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To the Well-Intentioned Humans Who Think I'm 'Too Young' to Be Disabled

I know you mean well. Frankly, I really do appreciate that you had the courage (and courtesy) to ask why I have a cane rather than leaving me to squirm and feel judged as you stare at my “normal” looking legs. I didn’t even mind when you suggested a chiropractor for me to try, as though I haven’t tried chiropractic care, acupuncture, physical therapy, cognitive behavioral therapy, occupational therapy, and supplements in more numbers than my age. I enjoyed our conversation with the exception of one lonesome phrase. Ironically enough, it was one of the first things out of your mouth after I told you that I am recovering from spontaneous paralysis. You looked at me with such a well-meaning glance, and you said, “But you’re so young.”

I know you meant it as a phrase of sympathy, an expression of the fact that this is not something anyone expects to go through when they are as “young” as me. But when someone who is in my position hears that phrase we may interpret it differently.

We already have doctors telling us our bodies don’t work the way they should.

We already feel betrayed by the very muscles and nerves we have grown with all our lives.

We already feel discouraged, victimized, and at war with an entity that we can’t escape: ourselves.

To hear the phrase, “But you’re so young,” belittles the fact that we are experiencing pain, discomfort, confusion and struggle every day. Being young does not excuse us — or anyone — from those things.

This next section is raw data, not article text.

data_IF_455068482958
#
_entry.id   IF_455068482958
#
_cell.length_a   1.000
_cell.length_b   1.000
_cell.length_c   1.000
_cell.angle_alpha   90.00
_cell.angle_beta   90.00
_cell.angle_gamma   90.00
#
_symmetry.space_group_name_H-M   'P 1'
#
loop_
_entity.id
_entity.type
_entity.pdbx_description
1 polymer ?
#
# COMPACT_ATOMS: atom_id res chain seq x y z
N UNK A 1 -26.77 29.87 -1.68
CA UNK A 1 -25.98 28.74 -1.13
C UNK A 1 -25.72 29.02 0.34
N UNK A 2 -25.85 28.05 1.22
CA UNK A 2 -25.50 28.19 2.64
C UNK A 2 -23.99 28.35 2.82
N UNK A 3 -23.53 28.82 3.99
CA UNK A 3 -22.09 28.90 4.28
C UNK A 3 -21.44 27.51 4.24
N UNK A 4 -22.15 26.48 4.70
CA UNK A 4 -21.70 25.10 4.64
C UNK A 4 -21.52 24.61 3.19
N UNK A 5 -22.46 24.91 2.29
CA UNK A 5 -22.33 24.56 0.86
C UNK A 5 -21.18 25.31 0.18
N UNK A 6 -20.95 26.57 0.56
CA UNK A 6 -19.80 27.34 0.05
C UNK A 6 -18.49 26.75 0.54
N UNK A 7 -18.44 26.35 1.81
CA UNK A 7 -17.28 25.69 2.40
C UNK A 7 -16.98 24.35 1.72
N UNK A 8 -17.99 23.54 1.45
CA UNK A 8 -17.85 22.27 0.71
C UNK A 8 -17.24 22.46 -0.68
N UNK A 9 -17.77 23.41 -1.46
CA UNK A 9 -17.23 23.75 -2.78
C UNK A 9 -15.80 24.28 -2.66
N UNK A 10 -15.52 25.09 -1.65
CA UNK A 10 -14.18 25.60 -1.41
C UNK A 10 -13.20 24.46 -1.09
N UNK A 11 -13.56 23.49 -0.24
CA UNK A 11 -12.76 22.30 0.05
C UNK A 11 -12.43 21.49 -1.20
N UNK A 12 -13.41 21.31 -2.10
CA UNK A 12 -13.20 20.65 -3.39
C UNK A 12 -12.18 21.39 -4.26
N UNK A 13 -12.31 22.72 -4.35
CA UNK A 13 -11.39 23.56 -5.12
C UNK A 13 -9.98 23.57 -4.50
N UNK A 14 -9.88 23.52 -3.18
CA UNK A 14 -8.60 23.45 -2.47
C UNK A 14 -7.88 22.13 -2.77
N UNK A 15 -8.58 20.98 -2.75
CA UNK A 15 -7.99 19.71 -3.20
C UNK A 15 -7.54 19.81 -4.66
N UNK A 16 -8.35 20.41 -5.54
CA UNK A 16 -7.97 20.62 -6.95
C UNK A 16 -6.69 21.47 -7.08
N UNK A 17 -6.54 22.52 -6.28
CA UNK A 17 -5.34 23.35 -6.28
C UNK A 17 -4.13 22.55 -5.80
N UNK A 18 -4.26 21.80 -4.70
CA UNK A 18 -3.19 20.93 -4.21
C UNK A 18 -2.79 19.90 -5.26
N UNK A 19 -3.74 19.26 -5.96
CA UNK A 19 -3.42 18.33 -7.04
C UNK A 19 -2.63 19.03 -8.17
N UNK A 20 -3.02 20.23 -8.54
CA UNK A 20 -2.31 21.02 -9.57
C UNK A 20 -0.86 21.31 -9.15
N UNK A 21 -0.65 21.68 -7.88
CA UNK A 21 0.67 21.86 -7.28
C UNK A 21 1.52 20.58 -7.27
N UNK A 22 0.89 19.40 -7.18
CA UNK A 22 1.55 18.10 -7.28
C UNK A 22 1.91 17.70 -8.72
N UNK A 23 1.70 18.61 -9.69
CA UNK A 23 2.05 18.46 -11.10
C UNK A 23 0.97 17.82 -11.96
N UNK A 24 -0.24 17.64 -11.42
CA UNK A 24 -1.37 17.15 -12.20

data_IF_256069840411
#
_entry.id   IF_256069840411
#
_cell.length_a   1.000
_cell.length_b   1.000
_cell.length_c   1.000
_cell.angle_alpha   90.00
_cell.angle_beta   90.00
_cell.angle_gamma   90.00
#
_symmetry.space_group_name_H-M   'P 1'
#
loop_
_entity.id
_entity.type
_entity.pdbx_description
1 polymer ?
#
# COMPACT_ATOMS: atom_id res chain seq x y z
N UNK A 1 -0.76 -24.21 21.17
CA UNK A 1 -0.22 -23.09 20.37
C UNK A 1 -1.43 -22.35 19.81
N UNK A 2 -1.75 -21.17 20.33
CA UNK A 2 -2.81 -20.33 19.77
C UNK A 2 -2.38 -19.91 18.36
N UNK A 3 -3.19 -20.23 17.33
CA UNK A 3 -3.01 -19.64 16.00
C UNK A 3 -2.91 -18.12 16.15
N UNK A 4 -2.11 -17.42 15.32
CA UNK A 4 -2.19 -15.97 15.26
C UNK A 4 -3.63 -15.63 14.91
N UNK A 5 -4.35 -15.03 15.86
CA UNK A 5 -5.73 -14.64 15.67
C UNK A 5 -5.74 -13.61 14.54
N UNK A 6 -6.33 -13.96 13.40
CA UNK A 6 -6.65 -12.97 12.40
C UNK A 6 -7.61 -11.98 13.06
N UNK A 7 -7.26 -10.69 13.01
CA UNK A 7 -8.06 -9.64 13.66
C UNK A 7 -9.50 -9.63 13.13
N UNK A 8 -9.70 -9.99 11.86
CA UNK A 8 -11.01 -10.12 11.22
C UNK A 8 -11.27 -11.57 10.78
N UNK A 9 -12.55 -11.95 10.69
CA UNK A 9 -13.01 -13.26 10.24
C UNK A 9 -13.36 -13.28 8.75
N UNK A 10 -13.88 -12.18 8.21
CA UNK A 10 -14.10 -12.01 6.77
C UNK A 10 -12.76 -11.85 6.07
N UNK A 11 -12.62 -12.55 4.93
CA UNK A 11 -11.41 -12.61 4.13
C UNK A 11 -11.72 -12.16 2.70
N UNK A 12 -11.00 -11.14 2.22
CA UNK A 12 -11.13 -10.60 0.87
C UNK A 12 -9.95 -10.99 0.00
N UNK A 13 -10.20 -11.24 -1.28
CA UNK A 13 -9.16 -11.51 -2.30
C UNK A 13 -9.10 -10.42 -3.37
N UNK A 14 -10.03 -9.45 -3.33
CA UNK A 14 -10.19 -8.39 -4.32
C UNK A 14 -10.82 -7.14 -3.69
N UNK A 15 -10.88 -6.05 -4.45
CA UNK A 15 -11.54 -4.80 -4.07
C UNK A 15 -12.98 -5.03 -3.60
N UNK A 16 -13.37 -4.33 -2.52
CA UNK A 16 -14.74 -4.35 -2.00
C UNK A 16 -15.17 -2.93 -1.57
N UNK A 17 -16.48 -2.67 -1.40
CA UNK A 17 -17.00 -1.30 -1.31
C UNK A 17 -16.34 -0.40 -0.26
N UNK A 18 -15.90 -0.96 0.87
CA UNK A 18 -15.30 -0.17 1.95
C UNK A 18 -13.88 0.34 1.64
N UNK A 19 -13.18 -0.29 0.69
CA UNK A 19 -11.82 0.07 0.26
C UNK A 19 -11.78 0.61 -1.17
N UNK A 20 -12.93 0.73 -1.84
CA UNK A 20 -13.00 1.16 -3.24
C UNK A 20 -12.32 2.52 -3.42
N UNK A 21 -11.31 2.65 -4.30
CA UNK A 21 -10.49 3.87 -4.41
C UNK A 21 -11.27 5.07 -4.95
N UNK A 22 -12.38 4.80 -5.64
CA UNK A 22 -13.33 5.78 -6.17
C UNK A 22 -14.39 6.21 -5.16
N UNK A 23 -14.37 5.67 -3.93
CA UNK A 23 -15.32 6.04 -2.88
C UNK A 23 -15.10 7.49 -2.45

To us, it may feel like we can’t even “correctly” have a disability. That even in our disability, we are black sheep: people who don’t quite belong.

but you’re so young

We don’t fit in with our peers, and your phrase reminds us that we also don’t fit in with the people who “typically” experience what we are going through; that we are separated not only by physicality, but also by generation.

but you’re so young

Makes us feel alone.

Being young and being female does not exclude anyone from experiencing hardship. Please don’t take my community of fellow limpers and cane-toting crochet addicts and try to revoke my membership because of my age.

I am young. I am also disabled. I am also strong as hell, hurt as hell, and sick as hell of being sick as hell. So yes. Express your sympathy, but please don’t tell me that I’m too young to be experiencing what I am experiencing.

Because as a matter of fact, I am.

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